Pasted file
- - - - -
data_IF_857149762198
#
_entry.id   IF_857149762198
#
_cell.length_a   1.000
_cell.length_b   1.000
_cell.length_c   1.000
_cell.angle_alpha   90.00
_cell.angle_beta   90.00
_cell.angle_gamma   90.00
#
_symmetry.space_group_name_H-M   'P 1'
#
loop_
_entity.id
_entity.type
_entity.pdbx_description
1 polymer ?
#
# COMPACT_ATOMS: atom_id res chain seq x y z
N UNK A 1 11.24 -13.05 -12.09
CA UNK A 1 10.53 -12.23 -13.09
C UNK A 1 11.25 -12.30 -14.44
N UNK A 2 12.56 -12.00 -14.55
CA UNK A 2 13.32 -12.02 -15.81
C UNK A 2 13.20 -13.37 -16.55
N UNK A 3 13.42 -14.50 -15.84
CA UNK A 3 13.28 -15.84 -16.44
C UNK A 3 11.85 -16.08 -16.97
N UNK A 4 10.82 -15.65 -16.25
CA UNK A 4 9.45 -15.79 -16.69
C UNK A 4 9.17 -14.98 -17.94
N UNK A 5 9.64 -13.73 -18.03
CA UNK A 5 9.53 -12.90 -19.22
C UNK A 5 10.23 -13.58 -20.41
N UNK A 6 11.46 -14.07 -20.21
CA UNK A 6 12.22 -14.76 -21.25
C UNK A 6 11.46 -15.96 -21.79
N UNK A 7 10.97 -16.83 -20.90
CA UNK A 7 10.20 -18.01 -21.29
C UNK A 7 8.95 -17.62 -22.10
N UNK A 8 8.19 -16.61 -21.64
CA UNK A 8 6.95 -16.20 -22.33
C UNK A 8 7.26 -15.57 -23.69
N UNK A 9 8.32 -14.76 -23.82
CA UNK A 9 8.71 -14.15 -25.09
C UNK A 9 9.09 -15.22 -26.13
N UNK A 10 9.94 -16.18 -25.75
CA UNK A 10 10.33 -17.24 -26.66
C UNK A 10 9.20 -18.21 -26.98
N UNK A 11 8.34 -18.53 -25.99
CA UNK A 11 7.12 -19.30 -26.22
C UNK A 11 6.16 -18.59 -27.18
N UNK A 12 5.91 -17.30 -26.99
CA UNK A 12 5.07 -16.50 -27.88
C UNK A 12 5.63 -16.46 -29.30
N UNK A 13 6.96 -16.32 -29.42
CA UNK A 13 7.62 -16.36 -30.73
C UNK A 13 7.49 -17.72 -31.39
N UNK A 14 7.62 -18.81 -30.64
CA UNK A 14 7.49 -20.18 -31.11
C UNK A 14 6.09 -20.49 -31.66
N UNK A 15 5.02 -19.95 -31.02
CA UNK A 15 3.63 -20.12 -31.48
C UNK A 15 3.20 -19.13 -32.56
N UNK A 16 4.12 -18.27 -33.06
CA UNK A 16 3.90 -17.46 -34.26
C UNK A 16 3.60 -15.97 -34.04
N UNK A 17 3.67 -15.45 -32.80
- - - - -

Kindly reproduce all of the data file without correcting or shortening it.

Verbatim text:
data_IF_857149762198
#
_entry.id   IF_857149762198
#
_cell.length_a   1.000
_cell.length_b   1.000
_cell.length_c   1.000
_cell.angle_alpha   90.00
_cell.angle_beta   90.00
_cell.angle_gamma   90.00
#
_symmetry.space_group_name_H-M   'P 1'
#
loop_
_entity.id
_entity.type
_entity.pdbx_description
1 polymer ?
#
# COMPACT_ATOMS: atom_id res chain seq x y z
N UNK A 1 11.24 -13.05 -12.09
CA UNK A 1 10.53 -12.23 -13.09
C UNK A 1 11.25 -12.30 -14.44
N UNK A 2 12.56 -12.00 -14.55
CA UNK A 2 13.32 -12.02 -15.81
C UNK A 2 13.20 -13.37 -16.55
N UNK A 3 13.42 -14.50 -15.84
CA UNK A 3 13.28 -15.84 -16.44
C UNK A 3 11.85 -16.08 -16.97
N UNK A 4 10.82 -15.65 -16.25
CA UNK A 4 9.45 -15.79 -16.69
C UNK A 4 9.17 -14.98 -17.94
N UNK A 5 9.64 -13.73 -18.03
CA UNK A 5 9.53 -12.90 -19.22
C UNK A 5 10.23 -13.58 -20.41
N UNK A 6 11.46 -14.07 -20.21
CA UNK A 6 12.22 -14.76 -21.25
C UNK A 6 11.46 -15.96 -21.79
N UNK A 7 10.97 -16.83 -20.90
CA UNK A 7 10.20 -18.01 -21.29
C UNK A 7 8.95 -17.62 -22.10
N UNK A 8 8.19 -16.61 -21.64
CA UNK A 8 6.95 -16.20 -22.33
C UNK A 8 7.26 -15.57 -23.69
N UNK A 9 8.32 -14.76 -23.82
CA UNK A 9 8.71 -14.15 -25.09
C UNK A 9 9.09 -15.22 -26.13
N UNK A 10 9.94 -16.18 -25.75
CA UNK A 10 10.33 -17.24 -26.66
C UNK A 10 9.20 -18.21 -26.98
N UNK A 11 8.34 -18.53 -25.99
CA UNK A 11 7.12 -19.30 -26.22
C UNK A 11 6.16 -18.59 -27.18
N UNK A 12 5.91 -17.30 -26.99
CA UNK A 12 5.07 -16.50 -27.88
C UNK A 12 5.63 -16.46 -29.30
N UNK A 13 6.96 -16.32 -29.42
CA UNK A 13 7.62 -16.36 -30.73
C UNK A 13 7.49 -17.72 -31.39
N UNK A 14 7.62 -18.81 -30.64
CA UNK A 14 7.49 -20.18 -31.11
C UNK A 14 6.09 -20.49 -31.66
N UNK A 15 5.02 -19.95 -31.02
CA UNK A 15 3.63 -20.12 -31.48
C UNK A 15 3.20 -19.13 -32.56
N UNK A 16 4.12 -18.27 -33.06
CA UNK A 16 3.90 -17.46 -34.26
C UNK A 16 3.60 -15.97 -34.04
N UNK A 17 3.67 -15.45 -32.80